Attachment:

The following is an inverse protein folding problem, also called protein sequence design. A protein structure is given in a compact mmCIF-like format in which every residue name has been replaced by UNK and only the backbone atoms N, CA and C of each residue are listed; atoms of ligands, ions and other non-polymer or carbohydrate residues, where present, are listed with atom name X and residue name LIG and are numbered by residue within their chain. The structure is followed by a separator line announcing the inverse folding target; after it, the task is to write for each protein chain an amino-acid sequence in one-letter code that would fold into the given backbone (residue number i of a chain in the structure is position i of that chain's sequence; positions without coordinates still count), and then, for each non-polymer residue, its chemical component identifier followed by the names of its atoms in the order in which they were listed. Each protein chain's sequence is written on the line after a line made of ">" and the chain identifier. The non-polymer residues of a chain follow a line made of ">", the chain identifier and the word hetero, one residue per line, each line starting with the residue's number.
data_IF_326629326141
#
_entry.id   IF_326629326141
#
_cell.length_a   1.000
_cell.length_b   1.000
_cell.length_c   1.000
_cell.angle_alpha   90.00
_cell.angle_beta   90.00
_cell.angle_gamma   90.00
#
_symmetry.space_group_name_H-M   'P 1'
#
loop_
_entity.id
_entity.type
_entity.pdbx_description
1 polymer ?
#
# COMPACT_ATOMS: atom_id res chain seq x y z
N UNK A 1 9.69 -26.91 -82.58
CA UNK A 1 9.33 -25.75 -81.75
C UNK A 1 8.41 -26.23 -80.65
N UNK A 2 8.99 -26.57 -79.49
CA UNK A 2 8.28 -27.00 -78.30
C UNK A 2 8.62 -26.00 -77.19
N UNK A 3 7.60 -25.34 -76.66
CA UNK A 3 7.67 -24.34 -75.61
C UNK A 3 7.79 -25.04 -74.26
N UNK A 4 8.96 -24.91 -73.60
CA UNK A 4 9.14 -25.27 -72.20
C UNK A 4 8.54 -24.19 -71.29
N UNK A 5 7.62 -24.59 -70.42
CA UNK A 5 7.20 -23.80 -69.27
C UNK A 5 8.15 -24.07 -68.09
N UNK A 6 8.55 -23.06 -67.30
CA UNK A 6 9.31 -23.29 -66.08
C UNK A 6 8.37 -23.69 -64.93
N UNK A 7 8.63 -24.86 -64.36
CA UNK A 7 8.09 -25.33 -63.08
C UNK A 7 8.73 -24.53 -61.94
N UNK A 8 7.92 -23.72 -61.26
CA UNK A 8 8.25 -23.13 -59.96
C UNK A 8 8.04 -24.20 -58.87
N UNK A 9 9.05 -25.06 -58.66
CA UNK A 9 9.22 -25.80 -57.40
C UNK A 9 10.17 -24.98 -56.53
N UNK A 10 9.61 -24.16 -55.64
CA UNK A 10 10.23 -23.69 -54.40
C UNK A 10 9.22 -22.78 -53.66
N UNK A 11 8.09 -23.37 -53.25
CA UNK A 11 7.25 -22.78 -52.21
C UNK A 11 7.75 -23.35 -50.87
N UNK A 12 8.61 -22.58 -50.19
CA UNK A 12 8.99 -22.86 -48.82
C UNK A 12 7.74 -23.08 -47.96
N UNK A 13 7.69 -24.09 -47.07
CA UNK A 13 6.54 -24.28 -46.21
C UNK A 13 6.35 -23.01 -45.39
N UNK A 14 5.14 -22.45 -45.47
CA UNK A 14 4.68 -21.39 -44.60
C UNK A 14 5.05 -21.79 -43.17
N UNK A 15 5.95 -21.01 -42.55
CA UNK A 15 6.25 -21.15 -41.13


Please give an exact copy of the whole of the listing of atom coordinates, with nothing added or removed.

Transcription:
The following is an inverse protein folding problem, also called protein sequence design. A protein structure is given in a compact mmCIF-like format in which every residue name has been replaced by UNK and only the backbone atoms N, CA and C of each residue are listed; atoms of ligands, ions and other non-polymer or carbohydrate residues, where present, are listed with atom name X and residue name LIG and are numbered by residue within their chain. The structure is followed by a separator line announcing the inverse folding target; after it, the task is to write for each protein chain an amino-acid sequence in one-letter code that would fold into the given backbone (residue number i of a chain in the structure is position i of that chain's sequence; positions without coordinates still count), and then, for each non-polymer residue, its chemical component identifier followed by the names of its atoms in the order in which they were listed. Each protein chain's sequence is written on the line after a line made of ">" and the chain identifier. The non-polymer residues of a chain follow a line made of ">", the chain identifier and the word hetero, one residue per line, each line starting with the residue's number.
data_IF_326629326141
#
_entry.id   IF_326629326141
#
_cell.length_a   1.000
_cell.length_b   1.000
_cell.length_c   1.000
_cell.angle_alpha   90.00
_cell.angle_beta   90.00
_cell.angle_gamma   90.00
#
_symmetry.space_group_name_H-M   'P 1'
#
loop_
_entity.id
_entity.type
_entity.pdbx_description
1 polymer ?
#
# COMPACT_ATOMS: atom_id res chain seq x y z
N UNK A 1 9.69 -26.91 -82.58
CA UNK A 1 9.33 -25.75 -81.75
C UNK A 1 8.41 -26.23 -80.65
N UNK A 2 8.99 -26.57 -79.49
CA UNK A 2 8.28 -27.00 -78.30
C UNK A 2 8.62 -26.00 -77.19
N UNK A 3 7.60 -25.34 -76.66
CA UNK A 3 7.67 -24.34 -75.61
C UNK A 3 7.79 -25.04 -74.26
N UNK A 4 8.96 -24.91 -73.60
CA UNK A 4 9.14 -25.27 -72.20
C UNK A 4 8.54 -24.19 -71.29
N UNK A 5 7.62 -24.59 -70.42
CA UNK A 5 7.20 -23.80 -69.27
C UNK A 5 8.15 -24.07 -68.09
N UNK A 6 8.55 -23.06 -67.30
CA UNK A 6 9.31 -23.29 -66.08
C UNK A 6 8.37 -23.69 -64.93
N UNK A 7 8.63 -24.86 -64.36
CA UNK A 7 8.09 -25.33 -63.08
C UNK A 7 8.73 -24.53 -61.94
N UNK A 8 7.92 -23.72 -61.26
CA UNK A 8 8.25 -23.13 -59.96
C UNK A 8 8.04 -24.20 -58.87
N UNK A 9 9.05 -25.06 -58.66
CA UNK A 9 9.22 -25.80 -57.40
C UNK A 9 10.17 -24.98 -56.53
N UNK A 10 9.61 -24.16 -55.64
CA UNK A 10 10.23 -23.69 -54.40
C UNK A 10 9.22 -22.78 -53.66
N UNK A 11 8.09 -23.37 -53.25
CA UNK A 11 7.25 -22.78 -52.21
C UNK A 11 7.75 -23.35 -50.87
N UNK A 12 8.61 -22.58 -50.19
CA UNK A 12 8.99 -22.86 -48.82
C UNK A 12 7.74 -23.08 -47.96
N UNK A 13 7.69 -24.09 -47.07
CA UNK A 13 6.54 -24.28 -46.21
C UNK A 13 6.35 -23.01 -45.39
N UNK A 14 5.14 -22.45 -45.47
CA UNK A 14 4.68 -21.39 -44.60
C UNK A 14 5.05 -21.79 -43.17
N UNK A 15 5.95 -21.01 -42.55
CA UNK A 15 6.25 -21.15 -41.13